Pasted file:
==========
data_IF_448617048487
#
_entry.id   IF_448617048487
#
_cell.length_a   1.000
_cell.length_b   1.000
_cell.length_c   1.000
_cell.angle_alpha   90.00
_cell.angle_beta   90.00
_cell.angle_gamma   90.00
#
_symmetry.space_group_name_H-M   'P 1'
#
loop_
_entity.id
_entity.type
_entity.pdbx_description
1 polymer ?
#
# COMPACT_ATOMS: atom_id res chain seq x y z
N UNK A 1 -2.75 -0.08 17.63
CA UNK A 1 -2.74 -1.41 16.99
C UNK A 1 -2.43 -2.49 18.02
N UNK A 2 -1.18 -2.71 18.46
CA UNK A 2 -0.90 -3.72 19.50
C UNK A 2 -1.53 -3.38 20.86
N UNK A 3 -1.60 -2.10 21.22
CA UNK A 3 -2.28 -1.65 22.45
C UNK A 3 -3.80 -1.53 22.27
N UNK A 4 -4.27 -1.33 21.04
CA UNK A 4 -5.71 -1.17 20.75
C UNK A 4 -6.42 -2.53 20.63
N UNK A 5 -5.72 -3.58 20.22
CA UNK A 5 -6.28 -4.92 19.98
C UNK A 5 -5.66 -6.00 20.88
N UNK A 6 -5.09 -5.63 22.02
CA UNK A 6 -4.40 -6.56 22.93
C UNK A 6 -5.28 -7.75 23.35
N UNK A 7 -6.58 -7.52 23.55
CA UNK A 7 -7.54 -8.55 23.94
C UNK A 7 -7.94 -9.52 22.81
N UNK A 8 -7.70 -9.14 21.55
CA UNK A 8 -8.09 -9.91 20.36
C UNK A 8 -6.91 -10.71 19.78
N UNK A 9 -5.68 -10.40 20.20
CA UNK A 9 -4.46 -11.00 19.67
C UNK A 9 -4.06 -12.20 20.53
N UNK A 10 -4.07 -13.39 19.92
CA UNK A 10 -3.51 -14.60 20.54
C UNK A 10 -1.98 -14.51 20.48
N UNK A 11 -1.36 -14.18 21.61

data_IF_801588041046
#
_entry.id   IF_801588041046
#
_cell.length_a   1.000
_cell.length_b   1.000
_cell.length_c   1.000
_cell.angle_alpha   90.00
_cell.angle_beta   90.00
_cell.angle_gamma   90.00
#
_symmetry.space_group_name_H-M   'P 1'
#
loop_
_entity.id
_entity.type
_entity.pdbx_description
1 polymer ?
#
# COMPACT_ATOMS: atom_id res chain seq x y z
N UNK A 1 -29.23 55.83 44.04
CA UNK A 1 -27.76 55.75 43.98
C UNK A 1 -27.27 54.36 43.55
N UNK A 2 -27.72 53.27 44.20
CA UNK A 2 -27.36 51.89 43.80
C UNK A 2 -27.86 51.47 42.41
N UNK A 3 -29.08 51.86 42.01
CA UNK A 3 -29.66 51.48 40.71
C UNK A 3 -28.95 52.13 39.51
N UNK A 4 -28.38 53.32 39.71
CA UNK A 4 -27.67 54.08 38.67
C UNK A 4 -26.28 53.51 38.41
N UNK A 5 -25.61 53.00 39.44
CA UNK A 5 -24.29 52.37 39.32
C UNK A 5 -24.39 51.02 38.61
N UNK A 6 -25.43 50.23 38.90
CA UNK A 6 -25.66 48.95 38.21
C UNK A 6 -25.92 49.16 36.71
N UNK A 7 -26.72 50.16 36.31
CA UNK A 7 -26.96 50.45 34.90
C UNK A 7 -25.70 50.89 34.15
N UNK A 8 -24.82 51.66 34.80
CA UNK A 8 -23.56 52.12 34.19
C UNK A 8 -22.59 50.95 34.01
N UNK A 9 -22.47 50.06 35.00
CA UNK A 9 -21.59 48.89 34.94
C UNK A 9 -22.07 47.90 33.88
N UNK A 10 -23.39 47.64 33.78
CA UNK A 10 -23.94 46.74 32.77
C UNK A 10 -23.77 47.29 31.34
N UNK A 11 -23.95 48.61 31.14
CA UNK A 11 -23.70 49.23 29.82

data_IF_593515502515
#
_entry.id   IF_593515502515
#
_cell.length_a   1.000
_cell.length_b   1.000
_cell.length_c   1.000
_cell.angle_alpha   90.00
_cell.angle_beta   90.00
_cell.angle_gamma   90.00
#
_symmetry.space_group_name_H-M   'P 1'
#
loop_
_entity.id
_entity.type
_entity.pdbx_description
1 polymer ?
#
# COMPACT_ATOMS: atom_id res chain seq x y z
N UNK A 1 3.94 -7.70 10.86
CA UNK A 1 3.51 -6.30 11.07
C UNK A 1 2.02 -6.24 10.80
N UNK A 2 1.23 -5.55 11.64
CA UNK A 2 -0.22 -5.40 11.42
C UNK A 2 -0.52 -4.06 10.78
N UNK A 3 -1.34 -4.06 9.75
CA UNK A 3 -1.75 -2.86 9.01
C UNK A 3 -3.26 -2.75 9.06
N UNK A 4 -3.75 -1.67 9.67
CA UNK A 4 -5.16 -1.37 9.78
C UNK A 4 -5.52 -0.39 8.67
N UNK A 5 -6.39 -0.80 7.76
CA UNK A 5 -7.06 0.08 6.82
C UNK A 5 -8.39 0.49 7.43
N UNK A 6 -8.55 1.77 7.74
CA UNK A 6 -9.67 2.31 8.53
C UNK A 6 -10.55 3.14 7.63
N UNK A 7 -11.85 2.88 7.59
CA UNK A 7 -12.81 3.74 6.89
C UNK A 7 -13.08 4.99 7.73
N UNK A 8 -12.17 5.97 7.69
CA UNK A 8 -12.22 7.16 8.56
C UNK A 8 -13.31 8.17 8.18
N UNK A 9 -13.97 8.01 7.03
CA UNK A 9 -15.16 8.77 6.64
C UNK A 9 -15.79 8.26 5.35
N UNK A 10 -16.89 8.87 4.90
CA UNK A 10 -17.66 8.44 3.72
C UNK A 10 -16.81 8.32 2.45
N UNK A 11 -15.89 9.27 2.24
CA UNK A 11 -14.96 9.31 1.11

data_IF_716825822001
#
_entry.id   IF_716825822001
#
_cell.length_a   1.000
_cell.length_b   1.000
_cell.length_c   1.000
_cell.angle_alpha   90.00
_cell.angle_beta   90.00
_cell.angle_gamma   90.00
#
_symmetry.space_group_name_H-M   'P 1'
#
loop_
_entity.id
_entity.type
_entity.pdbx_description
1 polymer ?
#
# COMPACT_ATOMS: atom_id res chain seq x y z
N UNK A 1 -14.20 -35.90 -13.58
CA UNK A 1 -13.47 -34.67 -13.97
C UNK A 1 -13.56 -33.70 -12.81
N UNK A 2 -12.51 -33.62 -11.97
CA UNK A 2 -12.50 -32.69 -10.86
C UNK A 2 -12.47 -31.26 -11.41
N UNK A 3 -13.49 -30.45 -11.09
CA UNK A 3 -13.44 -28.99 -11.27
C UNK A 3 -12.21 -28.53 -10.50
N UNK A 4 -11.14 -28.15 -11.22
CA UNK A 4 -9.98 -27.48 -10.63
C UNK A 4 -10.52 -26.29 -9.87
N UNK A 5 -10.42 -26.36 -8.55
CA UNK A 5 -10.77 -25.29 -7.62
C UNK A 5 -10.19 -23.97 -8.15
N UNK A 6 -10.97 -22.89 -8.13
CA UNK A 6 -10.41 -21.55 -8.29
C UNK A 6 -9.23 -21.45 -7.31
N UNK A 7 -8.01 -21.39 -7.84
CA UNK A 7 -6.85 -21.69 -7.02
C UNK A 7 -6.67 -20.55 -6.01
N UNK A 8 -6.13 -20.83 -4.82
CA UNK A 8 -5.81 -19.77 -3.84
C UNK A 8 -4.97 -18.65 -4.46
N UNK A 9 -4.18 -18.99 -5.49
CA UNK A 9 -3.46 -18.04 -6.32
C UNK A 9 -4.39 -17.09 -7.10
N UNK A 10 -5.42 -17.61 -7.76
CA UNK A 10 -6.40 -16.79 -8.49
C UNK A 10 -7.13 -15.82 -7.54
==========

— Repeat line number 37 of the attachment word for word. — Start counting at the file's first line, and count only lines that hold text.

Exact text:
CA UNK A 6 -4.40 -6.56 22.93